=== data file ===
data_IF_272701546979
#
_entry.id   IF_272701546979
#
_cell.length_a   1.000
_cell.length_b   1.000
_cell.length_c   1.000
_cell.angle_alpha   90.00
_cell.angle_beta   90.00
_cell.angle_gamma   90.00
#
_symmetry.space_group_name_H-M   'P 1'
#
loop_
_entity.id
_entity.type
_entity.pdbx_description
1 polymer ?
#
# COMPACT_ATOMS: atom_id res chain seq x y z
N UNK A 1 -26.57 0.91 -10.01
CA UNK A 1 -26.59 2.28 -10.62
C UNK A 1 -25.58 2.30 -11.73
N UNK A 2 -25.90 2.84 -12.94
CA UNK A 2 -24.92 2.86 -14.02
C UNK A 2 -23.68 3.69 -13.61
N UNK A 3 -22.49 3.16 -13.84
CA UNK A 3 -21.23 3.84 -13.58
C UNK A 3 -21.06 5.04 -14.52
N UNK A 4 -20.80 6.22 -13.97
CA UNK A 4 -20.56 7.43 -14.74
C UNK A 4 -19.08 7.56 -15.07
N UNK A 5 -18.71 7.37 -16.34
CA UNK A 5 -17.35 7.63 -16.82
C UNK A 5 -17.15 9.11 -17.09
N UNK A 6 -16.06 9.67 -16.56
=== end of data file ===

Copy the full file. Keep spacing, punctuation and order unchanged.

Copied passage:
data_IF_272701546979
#
_entry.id   IF_272701546979
#
_cell.length_a   1.000
_cell.length_b   1.000
_cell.length_c   1.000
_cell.angle_alpha   90.00
_cell.angle_beta   90.00
_cell.angle_gamma   90.00
#
_symmetry.space_group_name_H-M   'P 1'
#
loop_
_entity.id
_entity.type
_entity.pdbx_description
1 polymer ?
#
# COMPACT_ATOMS: atom_id res chain seq x y z
N UNK A 1 -26.57 0.91 -10.01
CA UNK A 1 -26.59 2.28 -10.62
C UNK A 1 -25.58 2.30 -11.73
N UNK A 2 -25.90 2.84 -12.94
CA UNK A 2 -24.92 2.86 -14.02
C UNK A 2 -23.68 3.69 -13.61
N UNK A 3 -22.49 3.16 -13.84
CA UNK A 3 -21.23 3.84 -13.58
C UNK A 3 -21.06 5.04 -14.52
N UNK A 4 -20.80 6.22 -13.97
CA UNK A 4 -20.56 7.43 -14.74
C UNK A 4 -19.08 7.56 -15.07
N UNK A 5 -18.71 7.37 -16.34
CA UNK A 5 -17.35 7.63 -16.82
C UNK A 5 -17.15 9.11 -17.09
N UNK A 6 -16.06 9.67 -16.56